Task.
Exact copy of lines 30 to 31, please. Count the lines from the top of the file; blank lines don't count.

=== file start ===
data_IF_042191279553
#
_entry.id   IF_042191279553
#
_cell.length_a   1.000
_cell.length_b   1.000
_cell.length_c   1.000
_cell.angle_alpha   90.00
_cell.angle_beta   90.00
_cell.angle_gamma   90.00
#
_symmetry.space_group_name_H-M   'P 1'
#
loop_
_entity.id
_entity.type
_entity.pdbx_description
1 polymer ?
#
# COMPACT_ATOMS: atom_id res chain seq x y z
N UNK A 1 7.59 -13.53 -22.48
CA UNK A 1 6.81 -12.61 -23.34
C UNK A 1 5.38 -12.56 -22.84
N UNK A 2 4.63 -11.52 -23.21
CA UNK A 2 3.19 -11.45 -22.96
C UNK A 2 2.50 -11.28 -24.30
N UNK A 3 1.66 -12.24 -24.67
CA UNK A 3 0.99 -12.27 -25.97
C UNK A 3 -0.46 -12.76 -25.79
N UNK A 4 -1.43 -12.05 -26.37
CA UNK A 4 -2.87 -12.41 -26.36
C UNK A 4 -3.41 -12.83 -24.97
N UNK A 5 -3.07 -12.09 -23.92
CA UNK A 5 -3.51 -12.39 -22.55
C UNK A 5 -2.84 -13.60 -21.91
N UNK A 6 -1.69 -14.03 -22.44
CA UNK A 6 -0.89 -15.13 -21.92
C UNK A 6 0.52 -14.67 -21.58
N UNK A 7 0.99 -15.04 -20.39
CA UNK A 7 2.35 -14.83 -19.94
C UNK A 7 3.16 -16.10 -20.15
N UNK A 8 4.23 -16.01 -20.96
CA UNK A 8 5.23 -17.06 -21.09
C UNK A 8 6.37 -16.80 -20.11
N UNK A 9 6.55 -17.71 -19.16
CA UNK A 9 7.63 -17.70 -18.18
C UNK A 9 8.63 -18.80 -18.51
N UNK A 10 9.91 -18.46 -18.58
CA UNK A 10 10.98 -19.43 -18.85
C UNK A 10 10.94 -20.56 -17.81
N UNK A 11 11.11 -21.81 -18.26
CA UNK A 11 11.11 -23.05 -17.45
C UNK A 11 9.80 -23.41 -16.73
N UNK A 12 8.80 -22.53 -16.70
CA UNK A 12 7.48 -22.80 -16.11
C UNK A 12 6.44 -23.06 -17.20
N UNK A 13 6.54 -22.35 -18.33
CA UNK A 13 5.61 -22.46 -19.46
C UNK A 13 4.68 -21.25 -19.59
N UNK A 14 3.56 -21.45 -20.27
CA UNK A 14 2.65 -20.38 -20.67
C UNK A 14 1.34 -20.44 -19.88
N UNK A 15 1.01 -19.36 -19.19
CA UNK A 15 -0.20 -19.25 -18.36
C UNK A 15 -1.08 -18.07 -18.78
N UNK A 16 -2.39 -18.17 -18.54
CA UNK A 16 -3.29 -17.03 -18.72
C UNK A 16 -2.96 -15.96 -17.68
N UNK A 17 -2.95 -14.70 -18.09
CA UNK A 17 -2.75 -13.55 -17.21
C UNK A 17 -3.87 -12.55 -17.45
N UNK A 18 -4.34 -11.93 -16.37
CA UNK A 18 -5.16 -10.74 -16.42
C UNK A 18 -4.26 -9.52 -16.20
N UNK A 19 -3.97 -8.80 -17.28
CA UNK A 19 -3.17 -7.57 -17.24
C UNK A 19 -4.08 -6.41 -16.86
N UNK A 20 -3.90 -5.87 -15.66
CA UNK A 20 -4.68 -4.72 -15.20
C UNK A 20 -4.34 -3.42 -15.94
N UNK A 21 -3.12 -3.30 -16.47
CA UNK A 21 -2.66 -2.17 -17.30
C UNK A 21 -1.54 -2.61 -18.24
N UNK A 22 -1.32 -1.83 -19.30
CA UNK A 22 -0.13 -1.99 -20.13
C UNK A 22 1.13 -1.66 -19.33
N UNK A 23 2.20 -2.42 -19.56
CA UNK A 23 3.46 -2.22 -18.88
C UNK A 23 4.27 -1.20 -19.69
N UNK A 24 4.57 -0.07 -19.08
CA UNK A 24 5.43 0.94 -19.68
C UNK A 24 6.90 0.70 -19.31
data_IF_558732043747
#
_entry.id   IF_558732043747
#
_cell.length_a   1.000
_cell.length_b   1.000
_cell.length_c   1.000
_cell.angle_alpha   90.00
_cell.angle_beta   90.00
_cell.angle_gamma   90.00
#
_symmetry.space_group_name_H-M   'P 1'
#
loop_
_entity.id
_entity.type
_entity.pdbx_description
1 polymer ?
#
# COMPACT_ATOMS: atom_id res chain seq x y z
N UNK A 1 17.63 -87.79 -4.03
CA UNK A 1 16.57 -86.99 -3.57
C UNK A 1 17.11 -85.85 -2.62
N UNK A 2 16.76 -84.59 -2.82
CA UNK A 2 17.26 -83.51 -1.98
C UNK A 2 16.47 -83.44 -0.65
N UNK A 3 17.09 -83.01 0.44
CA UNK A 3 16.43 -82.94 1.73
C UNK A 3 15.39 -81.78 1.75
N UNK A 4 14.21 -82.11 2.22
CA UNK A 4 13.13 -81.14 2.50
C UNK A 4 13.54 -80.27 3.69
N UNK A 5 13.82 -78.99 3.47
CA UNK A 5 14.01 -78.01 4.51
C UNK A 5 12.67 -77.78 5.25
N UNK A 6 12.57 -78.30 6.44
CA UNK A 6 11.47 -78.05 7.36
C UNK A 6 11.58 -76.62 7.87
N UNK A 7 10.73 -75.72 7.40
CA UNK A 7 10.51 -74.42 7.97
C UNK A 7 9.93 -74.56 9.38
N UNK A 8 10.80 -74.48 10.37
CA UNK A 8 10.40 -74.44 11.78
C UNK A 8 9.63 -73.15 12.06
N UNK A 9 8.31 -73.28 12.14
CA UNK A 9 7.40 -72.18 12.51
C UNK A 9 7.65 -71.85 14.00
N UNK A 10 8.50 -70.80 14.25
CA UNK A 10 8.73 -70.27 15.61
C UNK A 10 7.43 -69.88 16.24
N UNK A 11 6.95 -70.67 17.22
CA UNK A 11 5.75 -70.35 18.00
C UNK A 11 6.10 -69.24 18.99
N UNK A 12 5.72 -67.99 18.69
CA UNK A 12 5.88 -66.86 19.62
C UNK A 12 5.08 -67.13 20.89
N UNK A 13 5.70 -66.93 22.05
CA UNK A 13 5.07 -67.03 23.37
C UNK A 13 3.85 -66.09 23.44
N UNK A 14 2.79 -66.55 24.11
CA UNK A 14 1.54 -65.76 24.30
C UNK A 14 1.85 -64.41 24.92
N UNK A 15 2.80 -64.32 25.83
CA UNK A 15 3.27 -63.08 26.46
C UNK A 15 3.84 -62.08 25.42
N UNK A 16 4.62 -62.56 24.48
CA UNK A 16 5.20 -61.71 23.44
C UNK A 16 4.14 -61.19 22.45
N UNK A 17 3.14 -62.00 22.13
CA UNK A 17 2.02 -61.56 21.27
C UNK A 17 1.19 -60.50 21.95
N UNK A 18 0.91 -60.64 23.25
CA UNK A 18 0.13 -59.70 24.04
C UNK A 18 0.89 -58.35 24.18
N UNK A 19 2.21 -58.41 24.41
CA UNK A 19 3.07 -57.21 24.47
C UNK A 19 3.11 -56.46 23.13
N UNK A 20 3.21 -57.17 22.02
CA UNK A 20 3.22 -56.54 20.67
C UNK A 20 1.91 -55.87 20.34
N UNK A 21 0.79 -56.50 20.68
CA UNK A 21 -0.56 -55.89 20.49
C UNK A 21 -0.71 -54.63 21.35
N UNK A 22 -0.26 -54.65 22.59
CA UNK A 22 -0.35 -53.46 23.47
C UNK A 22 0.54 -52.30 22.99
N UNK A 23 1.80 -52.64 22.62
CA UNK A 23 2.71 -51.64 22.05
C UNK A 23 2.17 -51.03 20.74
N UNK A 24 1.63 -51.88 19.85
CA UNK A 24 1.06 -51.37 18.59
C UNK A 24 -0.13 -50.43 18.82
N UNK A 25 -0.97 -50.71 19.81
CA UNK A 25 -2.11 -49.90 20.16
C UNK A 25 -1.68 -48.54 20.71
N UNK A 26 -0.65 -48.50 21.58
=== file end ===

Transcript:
N UNK A 4 -1.43 -12.05 -26.37
CA UNK A 4 -2.87 -12.41 -26.36